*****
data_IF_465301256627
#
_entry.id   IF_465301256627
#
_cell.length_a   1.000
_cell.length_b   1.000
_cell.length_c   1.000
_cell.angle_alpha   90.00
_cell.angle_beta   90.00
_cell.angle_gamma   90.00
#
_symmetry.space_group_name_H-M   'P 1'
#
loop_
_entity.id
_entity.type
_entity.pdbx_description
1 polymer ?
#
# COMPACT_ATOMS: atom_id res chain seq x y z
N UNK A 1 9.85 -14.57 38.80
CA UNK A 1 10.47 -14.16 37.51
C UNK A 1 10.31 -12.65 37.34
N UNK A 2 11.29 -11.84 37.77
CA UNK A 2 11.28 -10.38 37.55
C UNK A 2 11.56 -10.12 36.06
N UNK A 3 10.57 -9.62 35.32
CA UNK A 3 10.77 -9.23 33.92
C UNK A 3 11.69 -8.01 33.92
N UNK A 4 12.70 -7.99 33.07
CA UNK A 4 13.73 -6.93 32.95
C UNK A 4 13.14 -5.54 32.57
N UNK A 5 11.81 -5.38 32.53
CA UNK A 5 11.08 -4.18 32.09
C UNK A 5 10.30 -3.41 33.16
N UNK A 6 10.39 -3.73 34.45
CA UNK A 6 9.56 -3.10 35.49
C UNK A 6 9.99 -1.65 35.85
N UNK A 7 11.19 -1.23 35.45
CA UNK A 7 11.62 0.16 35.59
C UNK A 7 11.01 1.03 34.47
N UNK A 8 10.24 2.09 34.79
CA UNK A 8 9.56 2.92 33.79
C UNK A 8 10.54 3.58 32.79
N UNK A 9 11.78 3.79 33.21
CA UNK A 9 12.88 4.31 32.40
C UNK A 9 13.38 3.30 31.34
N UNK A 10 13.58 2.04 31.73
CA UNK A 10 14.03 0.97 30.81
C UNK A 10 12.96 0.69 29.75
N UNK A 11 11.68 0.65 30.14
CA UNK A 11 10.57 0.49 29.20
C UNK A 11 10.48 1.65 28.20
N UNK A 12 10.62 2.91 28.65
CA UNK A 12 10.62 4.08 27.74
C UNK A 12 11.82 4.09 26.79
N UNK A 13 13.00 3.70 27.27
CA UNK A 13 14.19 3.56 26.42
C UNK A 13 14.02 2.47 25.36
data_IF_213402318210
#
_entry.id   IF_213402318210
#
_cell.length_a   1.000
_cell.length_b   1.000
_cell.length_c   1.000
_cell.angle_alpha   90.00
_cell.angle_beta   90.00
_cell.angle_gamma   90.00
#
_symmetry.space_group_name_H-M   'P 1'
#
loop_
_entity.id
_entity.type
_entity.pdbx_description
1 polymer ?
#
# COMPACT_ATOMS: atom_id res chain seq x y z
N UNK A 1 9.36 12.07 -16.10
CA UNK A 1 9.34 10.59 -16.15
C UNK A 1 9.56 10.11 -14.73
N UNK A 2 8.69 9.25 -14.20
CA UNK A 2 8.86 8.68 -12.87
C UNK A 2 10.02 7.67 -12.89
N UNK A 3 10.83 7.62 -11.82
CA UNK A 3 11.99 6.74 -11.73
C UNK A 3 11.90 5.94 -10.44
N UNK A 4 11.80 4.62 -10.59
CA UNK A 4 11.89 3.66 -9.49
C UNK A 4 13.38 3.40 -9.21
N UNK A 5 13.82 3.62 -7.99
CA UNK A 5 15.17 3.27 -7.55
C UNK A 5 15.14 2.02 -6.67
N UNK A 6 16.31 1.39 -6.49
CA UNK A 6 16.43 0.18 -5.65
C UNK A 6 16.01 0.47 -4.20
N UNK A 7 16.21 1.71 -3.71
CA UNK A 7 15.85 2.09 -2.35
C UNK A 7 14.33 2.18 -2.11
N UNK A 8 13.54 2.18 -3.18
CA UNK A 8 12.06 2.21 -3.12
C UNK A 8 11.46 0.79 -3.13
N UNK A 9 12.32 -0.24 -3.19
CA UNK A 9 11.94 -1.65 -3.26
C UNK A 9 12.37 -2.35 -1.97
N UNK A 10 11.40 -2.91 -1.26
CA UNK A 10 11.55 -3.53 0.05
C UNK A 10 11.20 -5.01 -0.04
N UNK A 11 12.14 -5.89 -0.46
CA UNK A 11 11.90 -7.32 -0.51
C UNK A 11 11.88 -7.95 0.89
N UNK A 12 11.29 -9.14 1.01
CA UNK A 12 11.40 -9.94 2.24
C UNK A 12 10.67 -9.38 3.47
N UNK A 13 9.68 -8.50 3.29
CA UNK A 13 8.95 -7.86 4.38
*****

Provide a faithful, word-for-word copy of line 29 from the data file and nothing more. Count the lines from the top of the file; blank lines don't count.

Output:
C UNK A 3 11.69 -8.01 33.92